The mobility of construction workers always poses a question of a stable supply of workers with the right skills to meet the demand of construction works at any particular time. While the CIC has an objective trade testing system to certify the skills of workers, experienced professionals are not missed at the same time. Applications for senior workers registration arrangement was implemented from 1 April 2015 to 30 September 2016. It was a oneoff arrangement allowing workers with at least 10 years of experience in a relevant trade division to apply for registration as a skilled worker within the 18-month window.

Workers are strongly encouraged to obtain recognition for their skill sets. With an objective accreditation in place, workers equipped with a professional skill set in a specified trade are recognised. Workers can obtain the relevant qualifications through trade testing with standard sets of skill levels for each trade division. To ensure a smooth implementation of the new requirement, the CIC is rolling out an extensive publicity campaign covering all walks of life. For construction workers, an outreach team was set up to facilitate eligible workers who are applying for registration at their workplaces. Seminars and workshops were held to explain the requirement to employers and how they can comply with it. Other sectors of the industry were engaged through different networking events and direct mailing of information. The general public is also a huge potential source of contacts of their target group. The mass media such as television, radio, newspapers and billboards in the downtown are effective channels for promulgating messages.

The CIC also works with industry practitioners for site trials as designated workers for designated skills has already been implemented. Such trials would increase front-line staff’s understanding of the new requirement and at the same time spot any deficiency early to better prepare for the actual implementation.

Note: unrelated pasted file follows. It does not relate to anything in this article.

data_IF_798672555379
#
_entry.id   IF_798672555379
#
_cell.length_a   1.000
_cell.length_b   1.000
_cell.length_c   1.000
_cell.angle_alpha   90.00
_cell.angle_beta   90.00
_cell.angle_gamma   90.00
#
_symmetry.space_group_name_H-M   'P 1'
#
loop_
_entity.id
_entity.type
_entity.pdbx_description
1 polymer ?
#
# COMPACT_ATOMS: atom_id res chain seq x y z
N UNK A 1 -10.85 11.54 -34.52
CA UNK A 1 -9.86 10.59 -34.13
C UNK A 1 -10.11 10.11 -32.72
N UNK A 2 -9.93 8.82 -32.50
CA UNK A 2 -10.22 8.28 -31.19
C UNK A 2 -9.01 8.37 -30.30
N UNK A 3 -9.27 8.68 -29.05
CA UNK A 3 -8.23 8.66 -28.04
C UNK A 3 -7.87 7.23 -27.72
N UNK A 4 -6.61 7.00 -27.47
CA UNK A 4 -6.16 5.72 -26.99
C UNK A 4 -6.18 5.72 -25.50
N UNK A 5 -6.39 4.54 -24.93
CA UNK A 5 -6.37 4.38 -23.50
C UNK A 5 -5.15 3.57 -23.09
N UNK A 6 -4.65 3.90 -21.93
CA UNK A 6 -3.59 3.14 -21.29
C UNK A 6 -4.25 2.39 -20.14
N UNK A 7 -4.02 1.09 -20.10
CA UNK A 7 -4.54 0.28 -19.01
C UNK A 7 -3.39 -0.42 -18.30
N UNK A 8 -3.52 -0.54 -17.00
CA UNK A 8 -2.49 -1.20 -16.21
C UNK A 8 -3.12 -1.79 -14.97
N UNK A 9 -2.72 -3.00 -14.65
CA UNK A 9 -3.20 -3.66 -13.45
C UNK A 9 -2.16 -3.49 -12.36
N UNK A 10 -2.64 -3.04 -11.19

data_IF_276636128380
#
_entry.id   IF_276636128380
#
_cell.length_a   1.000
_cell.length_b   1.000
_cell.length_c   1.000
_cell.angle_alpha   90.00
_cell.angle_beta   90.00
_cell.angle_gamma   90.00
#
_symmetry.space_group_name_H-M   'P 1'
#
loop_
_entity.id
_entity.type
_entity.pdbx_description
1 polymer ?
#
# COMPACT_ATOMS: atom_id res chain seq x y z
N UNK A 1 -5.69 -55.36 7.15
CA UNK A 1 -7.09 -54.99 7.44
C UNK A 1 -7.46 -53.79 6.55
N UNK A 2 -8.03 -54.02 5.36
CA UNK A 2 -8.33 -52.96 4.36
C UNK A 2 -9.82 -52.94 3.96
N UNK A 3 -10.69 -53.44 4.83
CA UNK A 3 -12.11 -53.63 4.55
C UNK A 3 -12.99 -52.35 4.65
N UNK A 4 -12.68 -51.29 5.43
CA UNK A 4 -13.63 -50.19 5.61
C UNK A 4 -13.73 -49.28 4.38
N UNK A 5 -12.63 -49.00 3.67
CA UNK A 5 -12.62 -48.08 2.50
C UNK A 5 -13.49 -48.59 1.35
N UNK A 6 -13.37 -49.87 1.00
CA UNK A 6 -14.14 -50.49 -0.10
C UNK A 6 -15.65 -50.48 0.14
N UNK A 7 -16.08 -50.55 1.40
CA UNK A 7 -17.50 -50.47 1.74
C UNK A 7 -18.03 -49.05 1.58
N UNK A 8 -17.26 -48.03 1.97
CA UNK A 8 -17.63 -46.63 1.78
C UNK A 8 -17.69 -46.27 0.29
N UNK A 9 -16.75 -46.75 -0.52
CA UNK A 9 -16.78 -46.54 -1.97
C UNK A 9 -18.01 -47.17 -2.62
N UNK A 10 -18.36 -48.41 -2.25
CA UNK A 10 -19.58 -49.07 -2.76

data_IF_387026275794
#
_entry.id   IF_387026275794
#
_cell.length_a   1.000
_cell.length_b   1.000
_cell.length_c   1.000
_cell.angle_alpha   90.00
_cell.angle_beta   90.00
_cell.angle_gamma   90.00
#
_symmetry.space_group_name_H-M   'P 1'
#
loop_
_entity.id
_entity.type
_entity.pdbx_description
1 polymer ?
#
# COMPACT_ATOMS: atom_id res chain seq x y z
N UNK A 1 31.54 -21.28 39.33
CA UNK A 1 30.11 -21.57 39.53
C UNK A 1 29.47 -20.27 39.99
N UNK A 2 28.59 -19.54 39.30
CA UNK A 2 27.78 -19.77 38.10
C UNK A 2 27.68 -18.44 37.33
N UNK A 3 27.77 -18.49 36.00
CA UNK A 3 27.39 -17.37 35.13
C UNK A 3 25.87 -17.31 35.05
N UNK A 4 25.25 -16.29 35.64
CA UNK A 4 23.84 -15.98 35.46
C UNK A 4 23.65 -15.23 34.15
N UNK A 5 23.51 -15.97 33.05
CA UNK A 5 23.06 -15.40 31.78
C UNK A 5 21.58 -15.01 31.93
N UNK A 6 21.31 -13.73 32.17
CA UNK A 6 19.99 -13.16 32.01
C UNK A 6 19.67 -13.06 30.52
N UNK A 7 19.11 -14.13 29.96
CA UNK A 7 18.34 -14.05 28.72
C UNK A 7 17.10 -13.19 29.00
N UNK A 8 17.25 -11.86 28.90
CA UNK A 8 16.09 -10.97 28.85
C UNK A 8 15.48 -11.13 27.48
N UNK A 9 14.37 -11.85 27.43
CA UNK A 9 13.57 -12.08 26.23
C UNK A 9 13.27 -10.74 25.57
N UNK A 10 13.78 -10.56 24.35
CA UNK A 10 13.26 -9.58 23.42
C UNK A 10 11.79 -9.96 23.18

The designated workers for designated skills provision is a milestone for Hong Kong’s construction workers and their employers. Industry stakeholders in general shared the belief that with the refinement to register workers according to their relevant skills, the quality and standards of the construction industry will continue to improve, which can benefit the longterm development of the sector. At the same time, the status of workers will gradually rise with the professional image projected by designated workers for designated skills, attracting more new entrants to join the industry and contributing to the sustainability of manpower in the long run. How can such a change be implemented? From now until 1 April 2017, the CIC and its industry counterparts are moving ahead to get workers trained, registered and in compliance. The CIC and Hong Kong’s industry stakeholders are working together to fill the skill gap and prepare themselves in a united front towards a sustainable and prosperous future for Hong Kong.


Oi Yen Lee is an Assistant Director – Registration Services for the Construction Industry Council, with multidiscipline accountancy, financial audit, internal audit, risk advisory and public administration experiences gained from a range of consultancy projects and public policy promulgation projects. These included audit advisory work for a listed hotel group, internal control advisory for multinational companies, government departments and IPO projects. In recent years, she has been promulgating the Construction Workers Registration (Amendment) Ordinance and engaging the construction industry stakeholders to support the various initiatives therein.